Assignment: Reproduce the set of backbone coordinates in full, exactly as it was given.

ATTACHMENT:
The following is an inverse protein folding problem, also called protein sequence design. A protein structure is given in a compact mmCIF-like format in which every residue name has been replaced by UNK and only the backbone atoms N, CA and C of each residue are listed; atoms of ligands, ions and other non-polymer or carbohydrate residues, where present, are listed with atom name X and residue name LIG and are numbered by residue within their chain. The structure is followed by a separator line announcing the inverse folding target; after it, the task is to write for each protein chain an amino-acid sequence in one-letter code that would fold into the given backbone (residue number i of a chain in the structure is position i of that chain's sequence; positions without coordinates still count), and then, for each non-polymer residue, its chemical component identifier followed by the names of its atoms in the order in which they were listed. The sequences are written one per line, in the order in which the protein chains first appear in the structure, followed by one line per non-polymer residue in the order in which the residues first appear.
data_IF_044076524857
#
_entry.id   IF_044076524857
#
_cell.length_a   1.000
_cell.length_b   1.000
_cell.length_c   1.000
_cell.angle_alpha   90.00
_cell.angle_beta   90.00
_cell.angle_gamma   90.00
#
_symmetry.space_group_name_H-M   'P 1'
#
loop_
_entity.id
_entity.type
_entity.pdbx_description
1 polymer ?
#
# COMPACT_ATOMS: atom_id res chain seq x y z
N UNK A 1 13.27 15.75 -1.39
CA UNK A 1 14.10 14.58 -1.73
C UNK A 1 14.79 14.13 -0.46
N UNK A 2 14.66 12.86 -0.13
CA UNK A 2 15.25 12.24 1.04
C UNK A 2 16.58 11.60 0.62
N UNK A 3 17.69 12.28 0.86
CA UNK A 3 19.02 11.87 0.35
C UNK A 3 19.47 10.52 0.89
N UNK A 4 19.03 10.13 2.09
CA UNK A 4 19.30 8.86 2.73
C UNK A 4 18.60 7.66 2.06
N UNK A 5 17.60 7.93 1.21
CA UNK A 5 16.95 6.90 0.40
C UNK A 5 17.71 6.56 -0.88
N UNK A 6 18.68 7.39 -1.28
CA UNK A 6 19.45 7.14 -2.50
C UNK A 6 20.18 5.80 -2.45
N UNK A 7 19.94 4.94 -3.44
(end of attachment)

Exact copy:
The following is an inverse protein folding problem, also called protein sequence design. A protein structure is given in a compact mmCIF-like format in which every residue name has been replaced by UNK and only the backbone atoms N, CA and C of each residue are listed; atoms of ligands, ions and other non-polymer or carbohydrate residues, where present, are listed with atom name X and residue name LIG and are numbered by residue within their chain. The structure is followed by a separator line announcing the inverse folding target; after it, the task is to write for each protein chain an amino-acid sequence in one-letter code that would fold into the given backbone (residue number i of a chain in the structure is position i of that chain's sequence; positions without coordinates still count), and then, for each non-polymer residue, its chemical component identifier followed by the names of its atoms in the order in which they were listed. The sequences are written one per line, in the order in which the protein chains first appear in the structure, followed by one line per non-polymer residue in the order in which the residues first appear.
data_IF_044076524857
#
_entry.id   IF_044076524857
#
_cell.length_a   1.000
_cell.length_b   1.000
_cell.length_c   1.000
_cell.angle_alpha   90.00
_cell.angle_beta   90.00
_cell.angle_gamma   90.00
#
_symmetry.space_group_name_H-M   'P 1'
#
loop_
_entity.id
_entity.type
_entity.pdbx_description
1 polymer ?
#
# COMPACT_ATOMS: atom_id res chain seq x y z
N UNK A 1 13.27 15.75 -1.39
CA UNK A 1 14.10 14.58 -1.73
C UNK A 1 14.79 14.13 -0.46
N UNK A 2 14.66 12.86 -0.13
CA UNK A 2 15.25 12.24 1.04
C UNK A 2 16.58 11.60 0.62
N UNK A 3 17.69 12.28 0.86
CA UNK A 3 19.02 11.87 0.35
C UNK A 3 19.47 10.52 0.89
N UNK A 4 19.03 10.13 2.09
CA UNK A 4 19.30 8.86 2.73
C UNK A 4 18.60 7.66 2.06
N UNK A 5 17.60 7.93 1.21
CA UNK A 5 16.95 6.90 0.40
C UNK A 5 17.71 6.56 -0.88
N UNK A 6 18.68 7.39 -1.28
CA UNK A 6 19.45 7.14 -2.50
C UNK A 6 20.18 5.80 -2.45
N UNK A 7 19.94 4.94 -3.44